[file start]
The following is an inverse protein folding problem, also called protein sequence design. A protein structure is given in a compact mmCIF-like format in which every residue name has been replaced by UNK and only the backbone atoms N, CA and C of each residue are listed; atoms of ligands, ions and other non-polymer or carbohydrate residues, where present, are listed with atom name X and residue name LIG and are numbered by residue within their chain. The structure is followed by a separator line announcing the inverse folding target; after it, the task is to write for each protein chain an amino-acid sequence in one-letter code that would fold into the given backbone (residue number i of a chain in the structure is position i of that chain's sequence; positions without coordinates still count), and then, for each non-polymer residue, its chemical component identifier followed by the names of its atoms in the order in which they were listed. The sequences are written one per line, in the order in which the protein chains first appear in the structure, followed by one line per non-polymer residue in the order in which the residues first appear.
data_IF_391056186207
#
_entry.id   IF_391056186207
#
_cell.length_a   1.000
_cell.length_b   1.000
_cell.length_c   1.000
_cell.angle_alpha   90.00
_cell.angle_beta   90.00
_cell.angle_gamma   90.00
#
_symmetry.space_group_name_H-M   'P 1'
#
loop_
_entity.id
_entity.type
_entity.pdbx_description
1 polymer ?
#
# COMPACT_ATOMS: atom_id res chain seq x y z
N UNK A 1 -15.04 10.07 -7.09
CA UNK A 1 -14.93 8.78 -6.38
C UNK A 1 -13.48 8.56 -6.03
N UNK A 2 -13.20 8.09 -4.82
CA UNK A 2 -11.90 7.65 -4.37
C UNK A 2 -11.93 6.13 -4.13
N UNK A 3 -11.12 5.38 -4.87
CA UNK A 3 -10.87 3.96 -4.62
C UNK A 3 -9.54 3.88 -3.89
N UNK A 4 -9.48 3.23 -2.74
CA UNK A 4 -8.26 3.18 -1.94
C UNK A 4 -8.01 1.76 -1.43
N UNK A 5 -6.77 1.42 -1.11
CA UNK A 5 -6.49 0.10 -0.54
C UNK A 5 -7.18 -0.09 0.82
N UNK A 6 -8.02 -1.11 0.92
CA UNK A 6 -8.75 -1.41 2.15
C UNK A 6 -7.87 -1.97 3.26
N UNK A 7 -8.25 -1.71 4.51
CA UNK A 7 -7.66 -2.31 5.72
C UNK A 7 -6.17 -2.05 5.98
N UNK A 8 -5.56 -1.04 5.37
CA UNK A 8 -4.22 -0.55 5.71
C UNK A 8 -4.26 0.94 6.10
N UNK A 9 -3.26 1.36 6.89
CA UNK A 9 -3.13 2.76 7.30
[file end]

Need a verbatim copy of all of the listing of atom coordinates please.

The following is an inverse protein folding problem, also called protein sequence design. A protein structure is given in a compact mmCIF-like format in which every residue name has been replaced by UNK and only the backbone atoms N, CA and C of each residue are listed; atoms of ligands, ions and other non-polymer or carbohydrate residues, where present, are listed with atom name X and residue name LIG and are numbered by residue within their chain. The structure is followed by a separator line announcing the inverse folding target; after it, the task is to write for each protein chain an amino-acid sequence in one-letter code that would fold into the given backbone (residue number i of a chain in the structure is position i of that chain's sequence; positions without coordinates still count), and then, for each non-polymer residue, its chemical component identifier followed by the names of its atoms in the order in which they were listed. The sequences are written one per line, in the order in which the protein chains first appear in the structure, followed by one line per non-polymer residue in the order in which the residues first appear.
data_IF_391056186207
#
_entry.id   IF_391056186207
#
_cell.length_a   1.000
_cell.length_b   1.000
_cell.length_c   1.000
_cell.angle_alpha   90.00
_cell.angle_beta   90.00
_cell.angle_gamma   90.00
#
_symmetry.space_group_name_H-M   'P 1'
#
loop_
_entity.id
_entity.type
_entity.pdbx_description
1 polymer ?
#
# COMPACT_ATOMS: atom_id res chain seq x y z
N UNK A 1 -15.04 10.07 -7.09
CA UNK A 1 -14.93 8.78 -6.38
C UNK A 1 -13.48 8.56 -6.03
N UNK A 2 -13.20 8.09 -4.82
CA UNK A 2 -11.90 7.65 -4.37
C UNK A 2 -11.93 6.13 -4.13
N UNK A 3 -11.12 5.38 -4.87
CA UNK A 3 -10.87 3.96 -4.62
C UNK A 3 -9.54 3.88 -3.89
N UNK A 4 -9.48 3.23 -2.74
CA UNK A 4 -8.26 3.18 -1.94
C UNK A 4 -8.01 1.76 -1.43
N UNK A 5 -6.77 1.42 -1.11
CA UNK A 5 -6.49 0.10 -0.54
C UNK A 5 -7.18 -0.09 0.82
N UNK A 6 -8.02 -1.11 0.92
CA UNK A 6 -8.75 -1.41 2.15
C UNK A 6 -7.87 -1.97 3.26
N UNK A 7 -8.25 -1.71 4.51
CA UNK A 7 -7.66 -2.31 5.72
C UNK A 7 -6.17 -2.05 5.98
N UNK A 8 -5.56 -1.04 5.37
CA UNK A 8 -4.22 -0.55 5.71
C UNK A 8 -4.26 0.94 6.10
N UNK A 9 -3.26 1.36 6.89
CA UNK A 9 -3.13 2.76 7.30